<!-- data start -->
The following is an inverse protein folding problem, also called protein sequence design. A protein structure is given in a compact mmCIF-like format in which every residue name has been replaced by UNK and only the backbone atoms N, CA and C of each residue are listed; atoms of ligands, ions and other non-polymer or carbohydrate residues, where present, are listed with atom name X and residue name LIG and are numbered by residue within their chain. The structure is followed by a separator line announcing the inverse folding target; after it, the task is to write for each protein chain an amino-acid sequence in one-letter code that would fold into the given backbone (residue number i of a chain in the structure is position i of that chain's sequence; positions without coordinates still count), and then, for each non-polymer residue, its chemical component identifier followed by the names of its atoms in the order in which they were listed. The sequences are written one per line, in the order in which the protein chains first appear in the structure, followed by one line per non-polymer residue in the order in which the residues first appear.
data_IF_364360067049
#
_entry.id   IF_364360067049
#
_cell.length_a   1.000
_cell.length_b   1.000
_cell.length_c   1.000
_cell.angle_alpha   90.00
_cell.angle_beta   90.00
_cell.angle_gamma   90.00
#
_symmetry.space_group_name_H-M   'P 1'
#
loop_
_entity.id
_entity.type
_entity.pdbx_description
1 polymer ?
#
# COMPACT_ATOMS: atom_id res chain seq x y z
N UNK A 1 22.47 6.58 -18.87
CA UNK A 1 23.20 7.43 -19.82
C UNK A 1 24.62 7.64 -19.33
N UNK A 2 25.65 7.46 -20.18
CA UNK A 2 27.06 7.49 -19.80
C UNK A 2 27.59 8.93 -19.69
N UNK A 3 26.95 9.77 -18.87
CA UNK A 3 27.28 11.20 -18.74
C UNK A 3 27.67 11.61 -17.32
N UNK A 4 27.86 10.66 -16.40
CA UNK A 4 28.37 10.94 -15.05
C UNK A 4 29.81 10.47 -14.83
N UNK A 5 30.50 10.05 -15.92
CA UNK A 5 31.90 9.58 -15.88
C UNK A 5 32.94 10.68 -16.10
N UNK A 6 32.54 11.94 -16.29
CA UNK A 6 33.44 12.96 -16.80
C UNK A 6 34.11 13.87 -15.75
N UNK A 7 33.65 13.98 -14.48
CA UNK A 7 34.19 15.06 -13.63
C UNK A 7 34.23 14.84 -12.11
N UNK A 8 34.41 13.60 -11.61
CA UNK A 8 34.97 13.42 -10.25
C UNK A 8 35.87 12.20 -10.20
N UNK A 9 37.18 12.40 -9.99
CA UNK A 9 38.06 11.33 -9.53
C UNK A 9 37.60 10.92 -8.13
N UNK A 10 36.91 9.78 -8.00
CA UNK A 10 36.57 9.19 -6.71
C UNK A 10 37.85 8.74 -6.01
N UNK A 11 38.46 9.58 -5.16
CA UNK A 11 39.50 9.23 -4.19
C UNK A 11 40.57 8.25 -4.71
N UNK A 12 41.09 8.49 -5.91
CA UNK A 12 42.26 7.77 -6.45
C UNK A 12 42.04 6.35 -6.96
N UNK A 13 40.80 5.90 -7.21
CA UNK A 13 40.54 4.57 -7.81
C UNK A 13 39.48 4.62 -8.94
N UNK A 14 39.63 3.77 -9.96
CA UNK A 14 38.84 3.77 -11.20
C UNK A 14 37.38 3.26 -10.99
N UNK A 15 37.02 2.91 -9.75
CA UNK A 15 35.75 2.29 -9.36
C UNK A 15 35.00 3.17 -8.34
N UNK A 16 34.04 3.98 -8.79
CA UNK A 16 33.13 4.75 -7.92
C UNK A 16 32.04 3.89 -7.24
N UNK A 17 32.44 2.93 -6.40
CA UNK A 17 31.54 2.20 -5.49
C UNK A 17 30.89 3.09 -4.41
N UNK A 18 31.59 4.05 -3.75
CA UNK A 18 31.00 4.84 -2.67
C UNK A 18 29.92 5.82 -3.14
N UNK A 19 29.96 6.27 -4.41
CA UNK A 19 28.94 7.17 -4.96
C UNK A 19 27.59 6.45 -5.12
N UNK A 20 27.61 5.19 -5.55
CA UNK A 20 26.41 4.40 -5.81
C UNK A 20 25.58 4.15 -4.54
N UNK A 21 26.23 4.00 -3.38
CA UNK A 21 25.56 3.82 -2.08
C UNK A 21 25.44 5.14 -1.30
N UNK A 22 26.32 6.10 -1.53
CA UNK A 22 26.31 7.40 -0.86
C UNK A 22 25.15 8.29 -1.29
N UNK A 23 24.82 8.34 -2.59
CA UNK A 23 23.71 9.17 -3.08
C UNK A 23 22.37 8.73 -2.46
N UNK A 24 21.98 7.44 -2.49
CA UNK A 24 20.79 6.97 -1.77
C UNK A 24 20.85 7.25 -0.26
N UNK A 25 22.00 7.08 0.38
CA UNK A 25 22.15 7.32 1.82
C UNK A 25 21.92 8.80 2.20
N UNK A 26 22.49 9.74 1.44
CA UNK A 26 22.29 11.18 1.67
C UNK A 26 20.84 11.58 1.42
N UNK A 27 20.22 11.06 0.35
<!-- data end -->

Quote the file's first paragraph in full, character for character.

The following is an inverse protein folding problem, also called protein sequence design. A protein structure is given in a compact mmCIF-like format in which every residue name has been replaced by UNK and only the backbone atoms N, CA and C of each residue are listed; atoms of ligands, ions and other non-polymer or carbohydrate residues, where present, are listed with atom name X and residue name LIG and are numbered by residue within their chain. The structure is followed by a separator line announcing the inverse folding target; after it, the task is to write for each protein chain an amino-acid sequence in one-letter code that would fold into the given backbone (residue number i of a chain in the structure is position i of that chain's sequence; positions without coordinates still count), and then, for each non-polymer residue, its chemical component identifier followed by the names of its atoms in the order in which they were listed. The sequences are written one per line, in the order in which the protein chains first appear in the structure, followed by one line per non-polymer residue in the order in which the residues first appear.